A Look at 2018-19 Lakeland Magic Players on Orlando's Summer League Team
Playing point guard isn’t completely unfamiliar to Angola, a 6-foot-6, versatile player with great length and playmaking abilities. He has handled point guard duties before while playing for the Colombian National Team. When he’s been on the floor for the Magic’s Summer League team, Angola has often been the one bringing the ball up and orchestrating the offense.
“I feel like I have a pretty high basketball IQ,” he said. “I feel like the coaches believe in me bringing the ball up the court. Sometimes they pressure the point guard a lot, so playing two positions you have to handle the ball and I try to do that. I like to get my teammates involved. It’s something I can do. If the team needs me to do that, I’m going to do whatever the team needs to win.”
In Lakeland last season, Davis made nearly 50 percent of his shot attempts, the third best mark on the team. So, it’s no surprise that the 6-foot-6, 225-pounder has connected on eight of his 14 shot attempts in the three games he has appeared in so far for the Magic’s Summer League squad. It also appears he has become a more proficient outside shooter, something that was lacking in college and in the G League.
Davis overcame a head injury from a freak car accident while he was in college at Indiana and now is looking to show NBA scouts how much he’s grown from that journey.
“It was a long journey but I embraced it,” he said. “When I was at Indiana, it was a good learning environment. (Tom) Crean taught me a lot and I just took everything that Crean taught me and applied it to life. When I went to Houston – Kelvin Sampson was the coach at Houston – he really showed me how to be a man and showed me how to be the best me and how to keep working and embracing the work process. It really prepared me for this, what’s in front of me now.”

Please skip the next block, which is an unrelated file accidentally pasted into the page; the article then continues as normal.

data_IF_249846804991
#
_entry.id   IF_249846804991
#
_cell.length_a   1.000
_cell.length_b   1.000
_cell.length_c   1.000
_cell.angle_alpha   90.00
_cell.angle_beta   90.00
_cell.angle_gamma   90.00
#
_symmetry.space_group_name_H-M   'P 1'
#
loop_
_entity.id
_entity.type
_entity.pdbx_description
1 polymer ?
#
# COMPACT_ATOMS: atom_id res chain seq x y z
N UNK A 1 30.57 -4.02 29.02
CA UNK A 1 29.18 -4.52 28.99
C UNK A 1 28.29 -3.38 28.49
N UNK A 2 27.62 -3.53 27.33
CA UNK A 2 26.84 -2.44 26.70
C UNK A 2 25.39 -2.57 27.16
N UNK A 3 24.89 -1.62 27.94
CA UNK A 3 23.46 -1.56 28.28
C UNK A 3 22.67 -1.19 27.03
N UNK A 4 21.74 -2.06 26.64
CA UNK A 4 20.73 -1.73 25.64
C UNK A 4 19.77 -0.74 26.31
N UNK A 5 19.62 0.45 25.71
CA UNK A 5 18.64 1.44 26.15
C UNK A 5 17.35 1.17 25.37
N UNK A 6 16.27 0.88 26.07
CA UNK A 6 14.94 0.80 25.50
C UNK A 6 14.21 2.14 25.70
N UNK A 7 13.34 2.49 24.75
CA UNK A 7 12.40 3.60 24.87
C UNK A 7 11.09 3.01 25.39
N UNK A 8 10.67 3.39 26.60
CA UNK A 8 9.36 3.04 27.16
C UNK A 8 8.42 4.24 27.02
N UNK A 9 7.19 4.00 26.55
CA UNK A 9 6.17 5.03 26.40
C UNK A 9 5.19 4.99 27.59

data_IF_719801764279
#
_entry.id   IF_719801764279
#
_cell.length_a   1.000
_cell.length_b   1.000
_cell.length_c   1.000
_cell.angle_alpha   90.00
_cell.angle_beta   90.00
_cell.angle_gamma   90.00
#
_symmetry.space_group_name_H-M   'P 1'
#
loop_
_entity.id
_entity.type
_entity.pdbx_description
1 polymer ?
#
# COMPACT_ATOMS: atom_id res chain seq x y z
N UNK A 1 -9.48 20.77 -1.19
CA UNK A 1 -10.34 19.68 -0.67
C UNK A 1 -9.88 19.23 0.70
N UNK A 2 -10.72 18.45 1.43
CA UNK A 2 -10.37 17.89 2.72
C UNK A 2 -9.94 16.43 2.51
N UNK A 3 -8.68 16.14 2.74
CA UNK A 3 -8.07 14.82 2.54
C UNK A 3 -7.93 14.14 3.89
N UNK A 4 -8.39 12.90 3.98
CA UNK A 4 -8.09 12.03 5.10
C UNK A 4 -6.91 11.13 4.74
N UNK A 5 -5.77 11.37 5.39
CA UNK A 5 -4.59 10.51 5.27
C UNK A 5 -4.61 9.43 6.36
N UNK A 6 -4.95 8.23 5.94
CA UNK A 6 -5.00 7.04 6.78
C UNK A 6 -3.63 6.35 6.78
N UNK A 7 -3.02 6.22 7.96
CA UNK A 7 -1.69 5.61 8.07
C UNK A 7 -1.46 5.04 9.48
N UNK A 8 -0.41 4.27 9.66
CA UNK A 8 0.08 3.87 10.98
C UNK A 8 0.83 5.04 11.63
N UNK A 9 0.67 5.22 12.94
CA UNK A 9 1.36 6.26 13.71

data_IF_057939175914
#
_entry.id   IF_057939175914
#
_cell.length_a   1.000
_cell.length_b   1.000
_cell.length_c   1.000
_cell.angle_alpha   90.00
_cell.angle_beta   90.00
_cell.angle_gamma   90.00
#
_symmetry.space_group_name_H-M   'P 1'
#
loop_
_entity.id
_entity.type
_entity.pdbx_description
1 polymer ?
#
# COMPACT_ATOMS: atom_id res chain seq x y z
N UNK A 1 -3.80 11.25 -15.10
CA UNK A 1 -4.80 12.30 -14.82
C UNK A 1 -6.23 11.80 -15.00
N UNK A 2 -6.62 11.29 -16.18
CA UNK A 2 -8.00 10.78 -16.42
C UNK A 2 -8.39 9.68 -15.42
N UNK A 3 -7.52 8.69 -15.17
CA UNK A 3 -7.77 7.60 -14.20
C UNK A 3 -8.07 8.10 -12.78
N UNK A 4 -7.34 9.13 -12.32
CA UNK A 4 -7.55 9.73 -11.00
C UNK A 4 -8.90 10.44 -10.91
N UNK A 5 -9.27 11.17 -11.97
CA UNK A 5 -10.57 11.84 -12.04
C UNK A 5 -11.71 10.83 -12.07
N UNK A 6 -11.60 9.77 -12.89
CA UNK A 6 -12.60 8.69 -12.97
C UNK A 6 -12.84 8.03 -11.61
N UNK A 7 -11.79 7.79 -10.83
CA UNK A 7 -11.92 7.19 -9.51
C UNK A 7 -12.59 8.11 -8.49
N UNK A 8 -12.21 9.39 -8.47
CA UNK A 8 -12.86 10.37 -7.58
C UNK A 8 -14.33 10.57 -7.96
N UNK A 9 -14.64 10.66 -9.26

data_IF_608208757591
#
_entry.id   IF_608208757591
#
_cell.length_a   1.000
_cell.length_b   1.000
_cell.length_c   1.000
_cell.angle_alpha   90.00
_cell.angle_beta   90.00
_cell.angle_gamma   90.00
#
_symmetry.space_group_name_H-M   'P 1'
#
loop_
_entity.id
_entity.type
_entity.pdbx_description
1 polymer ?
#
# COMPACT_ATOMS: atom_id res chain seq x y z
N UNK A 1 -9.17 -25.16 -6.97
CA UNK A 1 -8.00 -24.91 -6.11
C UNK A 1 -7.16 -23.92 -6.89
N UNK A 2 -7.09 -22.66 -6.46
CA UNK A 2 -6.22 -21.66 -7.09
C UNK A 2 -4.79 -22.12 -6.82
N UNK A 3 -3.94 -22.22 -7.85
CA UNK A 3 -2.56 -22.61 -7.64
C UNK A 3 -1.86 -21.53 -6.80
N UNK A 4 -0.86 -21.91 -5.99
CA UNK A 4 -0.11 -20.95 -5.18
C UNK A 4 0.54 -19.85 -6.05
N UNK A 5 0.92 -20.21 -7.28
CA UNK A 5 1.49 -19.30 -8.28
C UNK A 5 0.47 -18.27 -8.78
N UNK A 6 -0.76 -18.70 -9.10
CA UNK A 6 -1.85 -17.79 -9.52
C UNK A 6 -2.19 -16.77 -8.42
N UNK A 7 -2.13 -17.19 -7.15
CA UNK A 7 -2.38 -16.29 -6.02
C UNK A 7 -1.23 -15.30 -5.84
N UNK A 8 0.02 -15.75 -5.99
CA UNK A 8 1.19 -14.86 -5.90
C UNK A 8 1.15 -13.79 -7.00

A true testament to his commitment to the game and confidence in himself, Hill landed on the Magic’s G League team through an open tryout. With no guarantees, the 6-foot-2, energetic guard impressed Lakeland staff during the audition and since then has taken advantage of every opportunity put in front of him.
In Las Vegas, where the former Division II college player is averaging 10.0 points and 4.8 assists through four games, Hill has been among the Magic’s best players. Against the Nets, the 23-year-old erupted for 21 points – nine in the third when Orlando rallied back from a 17-point deficit – on 8-of-14 shooting from the field and 4-of-6 from 3-point range.
“Each game I’ve played I’ve gotten more confident,” he said afterwards. “My teammates are putting more faith in me to make shots that I’m supposed to.”
Jefferson, who currently leads the Magic’s Summer League team in scoring, learned a lot being Nikola Vucevic’s teammate last season. The former Duke Blue Devil and NCAA champion has noticeably implemented some of Vucevic’s greatest strengths into his own game, particularly playmaking from the center position.
“You know, he’s an All-Star,” Jefferson, one of the organization's two-way players in 2018-19, said about the newly re-signed Magic center. “He’s a guy that gets it. He’s one of the best players in the league and being able to watch him play – how hard he plays, the time he puts into the game, how smart he is, how he knows where his spots are on the floor to make the game easier for himself – has been great. Watching him in practice, how he talks, his defense, everything he brings to the table has made me get better.”
Lakeland led the G League in 3-point percentage last season. One of the team’s most efficient outside shooters was Petrucelli, who drilled 44.2 percent of his threes. Like Hill, he played at a Division II school before taking his talents overseas, where he developed his skills playing for a pro team in Slovakia.
Now in Vegas, the 26-year-old is looking to show scouts that he is a complete player who can do a little bit of everything to help a team win.
“Just that I could be a solid basketball player,” he said. “A great teammate, hit the open corner shot or the open three at an efficient rate. I can make plays for my teammates and be a great team defender both on and off the ball.”
Another one of Lakeland’s top 3-point shooters in 2018-19 was York, who buried 123 triples, most on the team and 12th most in the entire league.
York was also one of college basketball’s premier outside shooters while at Arizona, where in his four years he drilled 40.2 percent of his 3-point attempts. In his senior year, when he averaged 15.0 points, the West Covina, California native led the Pac-12 in 3-point percentage while also making and attempting the most threes in the conference.
In a game against Stanford in 2016, the 6-foot-3 combo guard erupted for 32 points and buried nine 3-pointers. He had a similar performance with Lakeland this past year, when he exploded for 34 points and sank seven triples against the Erie BayHawks, his former team.